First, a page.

Director Aoife Kelleher gives an insight into her film about Glasnevin Cemetery, from the poignant stories of the families with relatives resting there to the fact that Michael Collins' grave receives most flowers on Valentine's Day, and also the tragic loss of one of the central characters who features in the film.
'One Million Dubliners' reveals the often unspoken stories of ritual, love, and loss, and follows the late Shane MacThomais, guide and historian, as he worked at a place he loved.
It's a poignant film, now even more so given Shane passed away shortly after the film was shot.
"Shane really is a central figure in the film," reveals Aoife. "One of the first things I did when I came here was take the tour and Shane was the guide. It was an extraordinary experience. He was funny, fascinating, full of lore nad he was just amazing at transmitting the love he had for Glasnevin to adults as children, as you see in the film.
"All of us, the crew, everybody, would have gotten very close to Shane in the course of filming. He was an absolute joy to be around. We were absolutely shocked when, two weeks into our editing process, Shane passed away suddenly. It was very hard and upsetting but I suppose the one positive is the film exists now for his family and I know his daughter is delighted to have it, and to be able to show it to her children some day."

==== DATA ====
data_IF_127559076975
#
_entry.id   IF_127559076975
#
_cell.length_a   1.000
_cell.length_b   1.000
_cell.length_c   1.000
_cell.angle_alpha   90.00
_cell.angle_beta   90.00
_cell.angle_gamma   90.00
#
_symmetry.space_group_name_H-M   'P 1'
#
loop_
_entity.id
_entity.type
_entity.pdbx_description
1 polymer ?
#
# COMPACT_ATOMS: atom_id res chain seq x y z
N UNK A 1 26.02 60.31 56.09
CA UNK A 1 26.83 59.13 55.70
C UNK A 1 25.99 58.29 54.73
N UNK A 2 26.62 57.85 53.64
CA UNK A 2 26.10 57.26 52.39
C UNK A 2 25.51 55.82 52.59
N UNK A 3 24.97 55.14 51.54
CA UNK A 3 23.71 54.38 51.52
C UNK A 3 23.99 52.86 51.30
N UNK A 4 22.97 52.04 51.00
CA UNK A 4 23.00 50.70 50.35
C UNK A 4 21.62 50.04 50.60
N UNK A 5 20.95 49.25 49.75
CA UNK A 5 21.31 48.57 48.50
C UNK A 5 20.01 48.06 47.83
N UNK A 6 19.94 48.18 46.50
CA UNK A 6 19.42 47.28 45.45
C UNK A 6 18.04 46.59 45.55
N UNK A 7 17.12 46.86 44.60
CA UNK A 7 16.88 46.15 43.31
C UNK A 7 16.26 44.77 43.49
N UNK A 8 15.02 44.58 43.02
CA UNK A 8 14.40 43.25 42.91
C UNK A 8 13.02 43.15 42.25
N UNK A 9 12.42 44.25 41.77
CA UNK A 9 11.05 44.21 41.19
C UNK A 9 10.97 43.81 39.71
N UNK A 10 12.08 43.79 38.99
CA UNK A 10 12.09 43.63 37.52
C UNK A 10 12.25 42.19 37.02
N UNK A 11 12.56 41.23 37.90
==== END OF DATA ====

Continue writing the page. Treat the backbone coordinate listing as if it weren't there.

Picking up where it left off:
What attracted Aoife to the project initially was the beauty of the place as well as the lure of big stories of love and loss and the big questions of life and death.
She adds, "Glasnevin is such an iconic place in Irish history, there are so many huge figures from politics, arts, literature buried here that you know if feels like an ideal place to make a film."
In the film two of the women who work in the florist shop at the cemetery reveal that Michael Collins' grave gets much more attention than DeValera's.
Aoife says, "It's interesting the struggle goes on even in the afterlife between the pair of them! I'm sure there are people who are very sad to hear Michael is winning out over Dev. Michael's is the most popular grave in the cemetery and he gets mementos and bouquets of flowers on Valentine's Day and cards on his birthday. It's fascinating really that he's left such an extraordinary mark on the Irish and global consciousness but I guess it helps to have a film made about you by Neil Jordan!"
However, it's the regular people's stories which are most affecting.
"Stories of bereavement are always going to be difficult and upsetting," says Aoife. "You always have to be very sensitive and aware that the people you are filming are going through a very difficult time, even if it wasn't a recent bereavement. It's going to be tough for people to talk about.
"We filmed with one young woman, Danielle Doyle, who leaves flowers at her mum's grave on her birthday and Valentine's day, which was when we filmed with her. But what we also found was people were very keen to talk about the people in their lives who had passed on, and to keep their memory alive."
'One Million Dubliners' releases nationwide on October 31.